In September 2018, Hornet reported that India’s Supreme Court officially decriminalized homosexuality, throwing out Section 377 of the Indian Penal Code, a holdover from British rule. The high court ruled discrimination on the basis of sexual orientation is a fundamental violation of human rights, and for the first time in more than 150 years, all Indians were free to love who they love. Now a new music and activism project called Rainbow Riots is providing a soundtrack to this boundary-breaking human rights victory.
The Rainbow Riots project was founded by Swedish musician and activist Petter Wallenberg, who in 2017 wrote and produced the album Rainbow Riots featuring queer voices from Uganda, Malawi, Jamaica and South Africa — some of which are the world’s most dangerous spots for LGBTQ people. And that was no easy task.
The year before, in 2016, Wallenberg attended Uganda Pride, which was raided by police. He and other Pride-goers were held hostage during the violent raid, and it was that incident which ultimately led to his creation of the charity named Rainbow Roots. Among other things, the project launched Eastern Africa’s first-ever LGBTQ community center in Kampala, Uganda, last year.
To follow-up those projects, Wallenberg has spent the last two years in Mumbai, India.
“India felt interesting because it’s the world’s largest democracy, yet when I arrived, as a gay man, I was a criminal,” he tells Hornet. His time in India has been spent collaborating with the country’s queer musicians and artists. The album Rainbow Roots India is the product of those collaborations, the first single and video from which — titled “Love Is Love” — was released today.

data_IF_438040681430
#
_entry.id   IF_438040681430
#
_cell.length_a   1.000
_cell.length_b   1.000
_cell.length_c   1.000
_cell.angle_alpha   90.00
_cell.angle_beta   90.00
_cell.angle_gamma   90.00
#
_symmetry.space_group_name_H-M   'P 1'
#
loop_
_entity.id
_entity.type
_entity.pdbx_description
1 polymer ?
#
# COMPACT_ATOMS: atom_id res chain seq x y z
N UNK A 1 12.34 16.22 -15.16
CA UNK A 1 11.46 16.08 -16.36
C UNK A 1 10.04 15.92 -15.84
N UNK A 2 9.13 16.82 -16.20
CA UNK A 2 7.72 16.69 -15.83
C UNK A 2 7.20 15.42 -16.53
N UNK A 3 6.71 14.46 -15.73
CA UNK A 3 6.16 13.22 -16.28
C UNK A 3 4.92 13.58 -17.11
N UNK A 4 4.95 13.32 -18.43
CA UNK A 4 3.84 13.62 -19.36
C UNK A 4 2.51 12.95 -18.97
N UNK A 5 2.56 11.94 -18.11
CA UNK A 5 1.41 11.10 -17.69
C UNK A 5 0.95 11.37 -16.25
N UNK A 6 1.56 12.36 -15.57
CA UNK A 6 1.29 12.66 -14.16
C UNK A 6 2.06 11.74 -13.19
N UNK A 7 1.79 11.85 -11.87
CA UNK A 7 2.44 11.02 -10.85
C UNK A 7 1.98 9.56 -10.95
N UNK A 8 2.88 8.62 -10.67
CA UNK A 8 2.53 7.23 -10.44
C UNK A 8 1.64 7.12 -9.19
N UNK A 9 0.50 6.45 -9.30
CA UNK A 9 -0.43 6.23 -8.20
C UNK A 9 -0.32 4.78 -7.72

The track has already been hailed as the country’s first ever “Pride anthem,” and along with Wallenberg it features Sushant Divgikar, India’s first openly gay celebrity and drag queen, and the video includes India’s first trans dance group, Dancing Queens. February 2019 saw India’s first-ever legally recognized Pride celebration in Mumbai (Wallenberg was invited to speak at the festivities), and that’s where the accompanying music video was shot.
“Indian media finds it fascinating that a Swedish artist has traveled to India to create a new LGBT music collaboration,” Wallenberg tells us. “No one’s done it before, and I think it shows that we as LGBT people are everywhere in every culture.”
Sushant Divgikar says of the track, “It’s very close to my heart and spreads the message that love always wins. This is a great time to be introduced to the world and show the new India that finally allows people to love freely and without fear.”
“I wanted to break down barriers and make a video that is like a big rainbow-colored Indian wedding,” Wallenberg says of the music video for “Love Is Love,” which he also directed. “A wedding is the ultimate manifestation of love, and something LGBT people have long been excluded from. But this is a wedding where everyone’s invited. As the song’s message says, love is love.”
Wallenberg will be releasing the full-length album Rainbow Riots India later this year. It will contain a mix of Indian and Western music, written and produced by Wallenberg but featuring a litany of India’s openly gay, lesbian and trans singers, rappers and dancers. Music videos for tracks on the album, and documentaries about the project itself, will be released worldwide this year as well.
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